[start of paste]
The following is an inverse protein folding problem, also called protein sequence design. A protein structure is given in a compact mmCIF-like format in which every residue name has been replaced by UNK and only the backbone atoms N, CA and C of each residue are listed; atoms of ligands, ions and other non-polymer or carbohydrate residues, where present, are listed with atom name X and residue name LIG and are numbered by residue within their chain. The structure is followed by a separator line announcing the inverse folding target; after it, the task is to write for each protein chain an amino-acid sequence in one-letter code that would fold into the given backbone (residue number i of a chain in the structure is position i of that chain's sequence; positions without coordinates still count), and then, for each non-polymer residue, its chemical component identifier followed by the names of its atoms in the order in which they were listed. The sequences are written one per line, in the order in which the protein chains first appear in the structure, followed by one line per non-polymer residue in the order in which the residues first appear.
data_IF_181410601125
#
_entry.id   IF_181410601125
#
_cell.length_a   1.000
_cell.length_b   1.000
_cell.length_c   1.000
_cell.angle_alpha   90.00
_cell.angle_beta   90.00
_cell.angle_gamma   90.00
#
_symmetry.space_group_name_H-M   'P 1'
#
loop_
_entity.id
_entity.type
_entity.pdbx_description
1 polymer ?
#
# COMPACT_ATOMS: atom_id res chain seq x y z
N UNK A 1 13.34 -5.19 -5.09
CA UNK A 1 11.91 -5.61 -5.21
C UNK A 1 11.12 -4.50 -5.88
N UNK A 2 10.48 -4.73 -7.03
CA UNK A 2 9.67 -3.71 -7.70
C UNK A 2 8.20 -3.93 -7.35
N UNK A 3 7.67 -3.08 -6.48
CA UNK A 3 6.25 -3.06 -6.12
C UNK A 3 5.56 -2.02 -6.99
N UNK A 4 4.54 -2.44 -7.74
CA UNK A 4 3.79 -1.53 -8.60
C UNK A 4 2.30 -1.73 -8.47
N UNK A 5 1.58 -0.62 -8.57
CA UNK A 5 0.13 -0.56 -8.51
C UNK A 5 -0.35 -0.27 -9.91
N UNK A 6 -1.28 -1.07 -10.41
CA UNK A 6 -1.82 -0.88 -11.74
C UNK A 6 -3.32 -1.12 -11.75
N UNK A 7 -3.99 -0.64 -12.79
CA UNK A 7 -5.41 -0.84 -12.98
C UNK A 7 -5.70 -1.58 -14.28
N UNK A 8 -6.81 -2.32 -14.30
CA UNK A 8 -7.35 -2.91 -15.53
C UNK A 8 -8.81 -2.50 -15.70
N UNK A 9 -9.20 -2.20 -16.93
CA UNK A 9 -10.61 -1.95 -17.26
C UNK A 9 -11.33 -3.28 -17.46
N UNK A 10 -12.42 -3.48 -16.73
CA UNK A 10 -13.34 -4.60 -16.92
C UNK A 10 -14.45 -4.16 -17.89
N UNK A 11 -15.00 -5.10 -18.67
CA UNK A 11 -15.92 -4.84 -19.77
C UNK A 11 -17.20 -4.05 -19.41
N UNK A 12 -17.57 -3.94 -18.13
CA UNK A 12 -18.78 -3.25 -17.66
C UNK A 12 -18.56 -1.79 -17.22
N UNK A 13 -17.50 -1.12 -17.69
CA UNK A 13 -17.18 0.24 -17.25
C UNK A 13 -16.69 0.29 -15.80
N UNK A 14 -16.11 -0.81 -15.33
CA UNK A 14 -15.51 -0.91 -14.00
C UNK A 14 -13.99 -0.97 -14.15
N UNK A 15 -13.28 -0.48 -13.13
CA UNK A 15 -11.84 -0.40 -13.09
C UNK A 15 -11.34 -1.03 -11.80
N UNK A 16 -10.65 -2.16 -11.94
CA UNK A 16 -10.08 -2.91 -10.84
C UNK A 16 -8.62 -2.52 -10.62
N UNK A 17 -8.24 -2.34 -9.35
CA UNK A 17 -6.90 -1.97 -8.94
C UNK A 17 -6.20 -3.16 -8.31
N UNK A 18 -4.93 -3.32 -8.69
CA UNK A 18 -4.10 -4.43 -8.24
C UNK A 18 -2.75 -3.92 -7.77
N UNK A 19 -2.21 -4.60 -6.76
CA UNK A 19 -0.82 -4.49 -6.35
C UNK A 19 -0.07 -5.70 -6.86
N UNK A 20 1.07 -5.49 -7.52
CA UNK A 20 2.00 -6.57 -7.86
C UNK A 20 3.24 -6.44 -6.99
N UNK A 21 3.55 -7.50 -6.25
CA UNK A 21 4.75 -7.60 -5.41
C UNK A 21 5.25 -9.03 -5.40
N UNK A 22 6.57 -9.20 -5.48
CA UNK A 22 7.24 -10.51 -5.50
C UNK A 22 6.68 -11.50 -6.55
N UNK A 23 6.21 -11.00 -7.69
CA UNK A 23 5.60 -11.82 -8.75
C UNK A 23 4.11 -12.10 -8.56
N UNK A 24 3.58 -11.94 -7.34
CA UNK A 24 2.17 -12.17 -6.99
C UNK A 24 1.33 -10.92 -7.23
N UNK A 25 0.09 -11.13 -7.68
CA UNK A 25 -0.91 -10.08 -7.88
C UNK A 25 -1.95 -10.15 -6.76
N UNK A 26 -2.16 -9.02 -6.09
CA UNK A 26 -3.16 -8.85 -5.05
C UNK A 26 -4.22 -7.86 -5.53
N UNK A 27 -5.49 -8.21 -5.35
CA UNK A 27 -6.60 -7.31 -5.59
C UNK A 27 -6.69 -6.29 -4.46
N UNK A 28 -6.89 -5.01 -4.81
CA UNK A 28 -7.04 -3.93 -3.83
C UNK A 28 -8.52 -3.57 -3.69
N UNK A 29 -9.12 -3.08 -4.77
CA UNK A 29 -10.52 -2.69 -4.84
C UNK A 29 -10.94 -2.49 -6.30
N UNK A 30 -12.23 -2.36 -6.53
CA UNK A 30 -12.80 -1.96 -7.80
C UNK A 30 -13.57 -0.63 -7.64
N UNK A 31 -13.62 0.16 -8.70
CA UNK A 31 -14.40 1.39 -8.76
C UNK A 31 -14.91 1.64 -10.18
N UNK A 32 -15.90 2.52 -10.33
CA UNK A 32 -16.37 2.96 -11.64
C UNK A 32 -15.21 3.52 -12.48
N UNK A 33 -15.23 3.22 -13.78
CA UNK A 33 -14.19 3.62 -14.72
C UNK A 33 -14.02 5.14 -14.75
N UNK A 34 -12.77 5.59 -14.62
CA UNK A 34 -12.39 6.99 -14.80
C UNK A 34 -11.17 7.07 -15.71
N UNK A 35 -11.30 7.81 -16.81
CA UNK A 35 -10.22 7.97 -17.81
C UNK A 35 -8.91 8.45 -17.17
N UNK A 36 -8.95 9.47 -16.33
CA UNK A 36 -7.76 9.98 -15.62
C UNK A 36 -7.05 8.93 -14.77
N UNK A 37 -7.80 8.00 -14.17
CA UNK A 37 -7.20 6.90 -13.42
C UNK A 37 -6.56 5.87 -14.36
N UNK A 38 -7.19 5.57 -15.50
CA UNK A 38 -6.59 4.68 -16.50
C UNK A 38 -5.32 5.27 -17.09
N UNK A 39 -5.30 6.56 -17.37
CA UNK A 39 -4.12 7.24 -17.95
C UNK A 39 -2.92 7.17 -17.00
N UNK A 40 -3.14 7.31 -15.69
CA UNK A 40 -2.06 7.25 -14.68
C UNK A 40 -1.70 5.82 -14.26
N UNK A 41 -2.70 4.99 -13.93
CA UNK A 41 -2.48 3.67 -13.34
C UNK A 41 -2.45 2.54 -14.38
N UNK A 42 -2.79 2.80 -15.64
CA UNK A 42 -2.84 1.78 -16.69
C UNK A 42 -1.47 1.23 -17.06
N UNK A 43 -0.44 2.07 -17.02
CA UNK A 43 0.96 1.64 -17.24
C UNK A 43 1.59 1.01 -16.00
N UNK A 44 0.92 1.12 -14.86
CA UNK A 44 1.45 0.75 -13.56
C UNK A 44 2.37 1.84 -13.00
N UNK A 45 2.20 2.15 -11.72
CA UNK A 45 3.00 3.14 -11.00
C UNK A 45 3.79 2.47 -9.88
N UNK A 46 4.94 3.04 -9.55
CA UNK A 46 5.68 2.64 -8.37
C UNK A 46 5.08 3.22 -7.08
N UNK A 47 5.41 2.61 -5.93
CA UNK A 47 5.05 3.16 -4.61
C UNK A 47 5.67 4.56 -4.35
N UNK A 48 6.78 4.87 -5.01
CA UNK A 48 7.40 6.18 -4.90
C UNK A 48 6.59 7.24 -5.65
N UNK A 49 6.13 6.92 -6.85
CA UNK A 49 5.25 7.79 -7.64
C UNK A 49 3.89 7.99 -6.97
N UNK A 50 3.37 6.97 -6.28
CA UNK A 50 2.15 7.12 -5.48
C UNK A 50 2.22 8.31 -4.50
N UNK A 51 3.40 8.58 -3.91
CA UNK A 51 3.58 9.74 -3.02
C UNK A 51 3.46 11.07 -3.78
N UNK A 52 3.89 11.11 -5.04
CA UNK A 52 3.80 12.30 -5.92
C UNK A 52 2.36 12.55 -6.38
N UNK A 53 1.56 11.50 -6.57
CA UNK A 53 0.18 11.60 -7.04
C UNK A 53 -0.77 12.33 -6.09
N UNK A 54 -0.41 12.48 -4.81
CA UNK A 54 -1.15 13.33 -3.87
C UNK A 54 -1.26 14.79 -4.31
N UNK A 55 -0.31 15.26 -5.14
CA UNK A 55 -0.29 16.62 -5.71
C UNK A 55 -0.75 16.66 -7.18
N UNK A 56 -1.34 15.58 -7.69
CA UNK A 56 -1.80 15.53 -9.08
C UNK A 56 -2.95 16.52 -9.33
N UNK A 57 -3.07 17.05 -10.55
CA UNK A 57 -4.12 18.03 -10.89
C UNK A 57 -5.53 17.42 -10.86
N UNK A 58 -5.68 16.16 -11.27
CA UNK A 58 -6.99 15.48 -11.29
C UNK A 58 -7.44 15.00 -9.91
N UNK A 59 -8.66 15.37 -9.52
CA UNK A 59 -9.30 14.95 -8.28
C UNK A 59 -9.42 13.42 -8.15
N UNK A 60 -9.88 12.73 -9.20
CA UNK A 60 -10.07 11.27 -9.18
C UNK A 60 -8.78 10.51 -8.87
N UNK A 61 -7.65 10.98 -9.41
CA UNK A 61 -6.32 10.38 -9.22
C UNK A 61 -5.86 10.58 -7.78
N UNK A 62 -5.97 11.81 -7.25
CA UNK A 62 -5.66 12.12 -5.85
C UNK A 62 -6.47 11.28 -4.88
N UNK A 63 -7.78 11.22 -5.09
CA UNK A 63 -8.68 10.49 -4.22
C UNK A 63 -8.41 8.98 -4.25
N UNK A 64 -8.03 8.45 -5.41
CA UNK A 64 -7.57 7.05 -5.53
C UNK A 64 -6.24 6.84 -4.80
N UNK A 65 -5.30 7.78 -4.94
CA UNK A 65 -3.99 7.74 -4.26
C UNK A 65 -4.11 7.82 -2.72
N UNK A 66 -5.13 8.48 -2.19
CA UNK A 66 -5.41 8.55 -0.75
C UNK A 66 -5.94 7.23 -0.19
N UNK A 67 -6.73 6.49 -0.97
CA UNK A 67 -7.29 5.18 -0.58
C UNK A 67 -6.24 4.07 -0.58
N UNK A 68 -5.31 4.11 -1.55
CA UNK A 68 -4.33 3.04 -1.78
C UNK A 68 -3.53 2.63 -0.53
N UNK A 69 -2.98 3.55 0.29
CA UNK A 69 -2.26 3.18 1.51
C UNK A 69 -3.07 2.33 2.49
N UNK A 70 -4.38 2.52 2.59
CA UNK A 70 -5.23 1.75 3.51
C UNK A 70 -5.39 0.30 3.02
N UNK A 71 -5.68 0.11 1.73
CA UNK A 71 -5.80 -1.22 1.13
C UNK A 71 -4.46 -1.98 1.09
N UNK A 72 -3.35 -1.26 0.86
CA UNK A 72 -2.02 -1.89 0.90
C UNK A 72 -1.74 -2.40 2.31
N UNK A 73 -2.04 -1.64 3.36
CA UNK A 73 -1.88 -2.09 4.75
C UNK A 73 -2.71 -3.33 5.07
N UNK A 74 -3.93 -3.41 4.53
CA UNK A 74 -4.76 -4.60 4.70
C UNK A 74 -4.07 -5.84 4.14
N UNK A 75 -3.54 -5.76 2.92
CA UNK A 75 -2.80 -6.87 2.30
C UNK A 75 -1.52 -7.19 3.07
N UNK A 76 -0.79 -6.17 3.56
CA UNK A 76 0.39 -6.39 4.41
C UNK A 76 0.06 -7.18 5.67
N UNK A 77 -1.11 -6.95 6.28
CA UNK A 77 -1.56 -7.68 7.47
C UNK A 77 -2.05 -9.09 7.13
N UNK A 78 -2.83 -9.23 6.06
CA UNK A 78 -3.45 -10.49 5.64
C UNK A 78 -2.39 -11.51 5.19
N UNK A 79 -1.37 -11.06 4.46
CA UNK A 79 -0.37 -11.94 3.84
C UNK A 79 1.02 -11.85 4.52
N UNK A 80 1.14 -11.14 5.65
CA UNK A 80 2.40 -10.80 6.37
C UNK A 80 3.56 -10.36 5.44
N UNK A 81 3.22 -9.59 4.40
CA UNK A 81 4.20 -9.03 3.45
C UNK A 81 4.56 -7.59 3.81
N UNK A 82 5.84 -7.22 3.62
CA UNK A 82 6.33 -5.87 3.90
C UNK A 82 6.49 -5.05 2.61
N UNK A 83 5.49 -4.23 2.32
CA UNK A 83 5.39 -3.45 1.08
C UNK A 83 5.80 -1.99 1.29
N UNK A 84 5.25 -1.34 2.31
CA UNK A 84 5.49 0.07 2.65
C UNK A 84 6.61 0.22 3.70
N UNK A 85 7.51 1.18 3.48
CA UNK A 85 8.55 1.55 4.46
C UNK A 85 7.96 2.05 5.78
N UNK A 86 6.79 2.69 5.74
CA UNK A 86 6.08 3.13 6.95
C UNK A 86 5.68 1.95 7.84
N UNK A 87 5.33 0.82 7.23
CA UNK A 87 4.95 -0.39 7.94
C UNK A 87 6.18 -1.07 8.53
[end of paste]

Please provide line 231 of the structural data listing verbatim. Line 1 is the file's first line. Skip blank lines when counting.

C UNK A 70 -5.39 0.30 3.02